“Our first and second years have probably never stepped foot in a nightclub in a normal environment so just to give them the awareness because the last the last thing we want to do is victim blame,” said SU President Chris Clifford.

Across the UK, there has been a spate of reports of women being drugged while on a night out.

Groups of students are now calling for people to boycott nightclubs to ensure the "spiking outbreak is taken seriously".

Home Secretary Priti Patel has asked for an update and a Home Office source said: "This is absolutely awful. We have asked for an update from the police on this and would encourage anyone to report this behaviour to the police."

Superintendent Kathryn Craner, of Nottinghamshire Police, said the force is investigating reports of people suspecting their drinks have been spiked.

“A small number of victims have said that they may have felt a scratching sensation as if someone may have spiked them physically,” Supt Craner said.

"We do not believe that these are targeted incidents; they are distinctly different from anything we have seen previously as victims have disclosed a physical scratch type sensation before feeling very unwell," she added.

"This is subtly different from feelings of intoxication through alcohol according to some victims."

Police in Northern Ireland have also confirmed officers were called to Foyle Street on 16 October after a teenage girl believed that her drinks had been spiked and was taken to hospital.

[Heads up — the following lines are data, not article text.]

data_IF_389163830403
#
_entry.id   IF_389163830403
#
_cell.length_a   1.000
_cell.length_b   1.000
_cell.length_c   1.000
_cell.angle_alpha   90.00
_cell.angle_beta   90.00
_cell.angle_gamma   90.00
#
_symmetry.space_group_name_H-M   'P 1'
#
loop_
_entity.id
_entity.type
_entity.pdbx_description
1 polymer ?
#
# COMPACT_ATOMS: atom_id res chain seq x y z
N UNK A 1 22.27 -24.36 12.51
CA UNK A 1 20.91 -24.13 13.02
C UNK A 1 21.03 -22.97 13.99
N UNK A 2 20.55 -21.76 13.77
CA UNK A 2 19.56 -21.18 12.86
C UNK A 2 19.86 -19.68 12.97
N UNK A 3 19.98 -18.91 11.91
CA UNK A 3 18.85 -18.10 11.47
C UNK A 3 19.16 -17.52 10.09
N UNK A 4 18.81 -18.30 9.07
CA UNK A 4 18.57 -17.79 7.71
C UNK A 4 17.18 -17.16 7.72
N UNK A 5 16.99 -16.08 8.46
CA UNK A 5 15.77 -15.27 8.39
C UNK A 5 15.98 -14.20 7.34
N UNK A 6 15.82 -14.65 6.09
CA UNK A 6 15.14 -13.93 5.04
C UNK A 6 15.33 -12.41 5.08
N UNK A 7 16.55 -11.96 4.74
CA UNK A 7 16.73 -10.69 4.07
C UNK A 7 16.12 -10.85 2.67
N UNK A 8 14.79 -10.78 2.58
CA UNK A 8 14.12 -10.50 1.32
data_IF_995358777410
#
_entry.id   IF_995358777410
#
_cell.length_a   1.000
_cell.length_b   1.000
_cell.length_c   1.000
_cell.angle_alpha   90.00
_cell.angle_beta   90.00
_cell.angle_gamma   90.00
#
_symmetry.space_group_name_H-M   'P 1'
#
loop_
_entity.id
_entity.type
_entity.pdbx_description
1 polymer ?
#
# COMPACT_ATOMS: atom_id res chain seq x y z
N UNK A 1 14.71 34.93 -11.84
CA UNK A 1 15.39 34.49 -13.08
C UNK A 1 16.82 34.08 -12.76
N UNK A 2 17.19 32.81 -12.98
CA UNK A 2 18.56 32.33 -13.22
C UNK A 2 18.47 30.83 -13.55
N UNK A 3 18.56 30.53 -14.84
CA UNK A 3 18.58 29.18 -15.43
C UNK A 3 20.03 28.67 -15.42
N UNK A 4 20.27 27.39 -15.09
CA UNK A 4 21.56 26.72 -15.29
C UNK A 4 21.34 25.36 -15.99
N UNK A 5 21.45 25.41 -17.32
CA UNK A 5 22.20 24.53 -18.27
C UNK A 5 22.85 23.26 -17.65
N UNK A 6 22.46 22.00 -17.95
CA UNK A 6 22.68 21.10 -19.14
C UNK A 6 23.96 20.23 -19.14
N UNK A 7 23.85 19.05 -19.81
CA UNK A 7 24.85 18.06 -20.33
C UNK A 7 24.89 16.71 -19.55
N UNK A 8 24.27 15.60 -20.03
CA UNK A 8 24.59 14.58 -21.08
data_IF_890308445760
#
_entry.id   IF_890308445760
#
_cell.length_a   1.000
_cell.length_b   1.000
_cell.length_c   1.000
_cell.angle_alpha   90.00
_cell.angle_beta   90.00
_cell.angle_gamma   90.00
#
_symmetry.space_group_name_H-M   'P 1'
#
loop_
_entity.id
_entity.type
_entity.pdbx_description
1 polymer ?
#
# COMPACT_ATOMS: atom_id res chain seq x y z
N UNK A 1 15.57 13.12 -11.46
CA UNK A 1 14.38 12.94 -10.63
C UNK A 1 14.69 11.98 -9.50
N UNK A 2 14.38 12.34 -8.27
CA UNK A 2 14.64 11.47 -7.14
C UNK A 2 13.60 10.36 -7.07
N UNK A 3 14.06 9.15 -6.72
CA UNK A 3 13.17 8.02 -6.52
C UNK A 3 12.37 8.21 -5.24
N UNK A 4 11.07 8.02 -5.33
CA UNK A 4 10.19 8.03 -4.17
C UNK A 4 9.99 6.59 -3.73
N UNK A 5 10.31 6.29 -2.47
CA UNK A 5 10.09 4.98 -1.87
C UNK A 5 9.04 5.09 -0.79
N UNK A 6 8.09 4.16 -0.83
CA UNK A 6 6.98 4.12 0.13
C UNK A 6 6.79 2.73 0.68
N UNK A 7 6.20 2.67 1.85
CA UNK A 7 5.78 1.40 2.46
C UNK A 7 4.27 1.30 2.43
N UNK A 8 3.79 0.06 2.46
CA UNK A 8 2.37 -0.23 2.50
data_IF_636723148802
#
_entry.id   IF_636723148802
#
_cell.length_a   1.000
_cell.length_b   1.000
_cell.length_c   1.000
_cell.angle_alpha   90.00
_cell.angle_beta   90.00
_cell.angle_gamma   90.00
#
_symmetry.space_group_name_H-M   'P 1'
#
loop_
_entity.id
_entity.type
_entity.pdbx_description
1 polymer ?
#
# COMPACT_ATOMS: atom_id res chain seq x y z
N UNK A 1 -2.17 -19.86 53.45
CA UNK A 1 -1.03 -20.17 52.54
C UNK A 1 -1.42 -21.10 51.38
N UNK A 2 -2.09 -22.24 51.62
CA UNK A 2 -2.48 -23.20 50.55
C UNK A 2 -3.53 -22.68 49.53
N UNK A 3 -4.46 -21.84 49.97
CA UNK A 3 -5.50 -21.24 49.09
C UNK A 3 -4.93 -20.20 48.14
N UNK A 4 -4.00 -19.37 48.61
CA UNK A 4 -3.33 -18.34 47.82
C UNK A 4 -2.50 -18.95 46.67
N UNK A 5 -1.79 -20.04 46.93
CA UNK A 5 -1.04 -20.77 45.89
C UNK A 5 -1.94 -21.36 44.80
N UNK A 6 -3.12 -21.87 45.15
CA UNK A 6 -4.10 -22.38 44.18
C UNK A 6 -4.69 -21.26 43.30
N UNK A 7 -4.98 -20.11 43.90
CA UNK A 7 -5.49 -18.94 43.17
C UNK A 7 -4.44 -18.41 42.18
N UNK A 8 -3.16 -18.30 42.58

The force said it was also aware of a related post on social media claiming, "several individuals had their drinks spiked in the city during the weekend."

Police Scotland confirmed it was aware of social media posts about spiking incidents involving injections and officers are carrying out enquiries.

It added that a small number of reports from the Edinburgh, Dundee and Glasgow areas are being investigated, but they do not appear to be linked.

The spate of recent cases has sparked a huge student movement calling for people to boycott nightclubs.

One campaign first set up in Edinburgh, called Girls Night In, now has at least 25 groups, run by students, set up in university towns.

One, called Girls Night In Nottingham, has called for people to boycott nightclubs on 27 October to ensure the "spiking outbreak is taken seriously.

Universities have said they are working with bars and police to help ensure students' safety after the reports.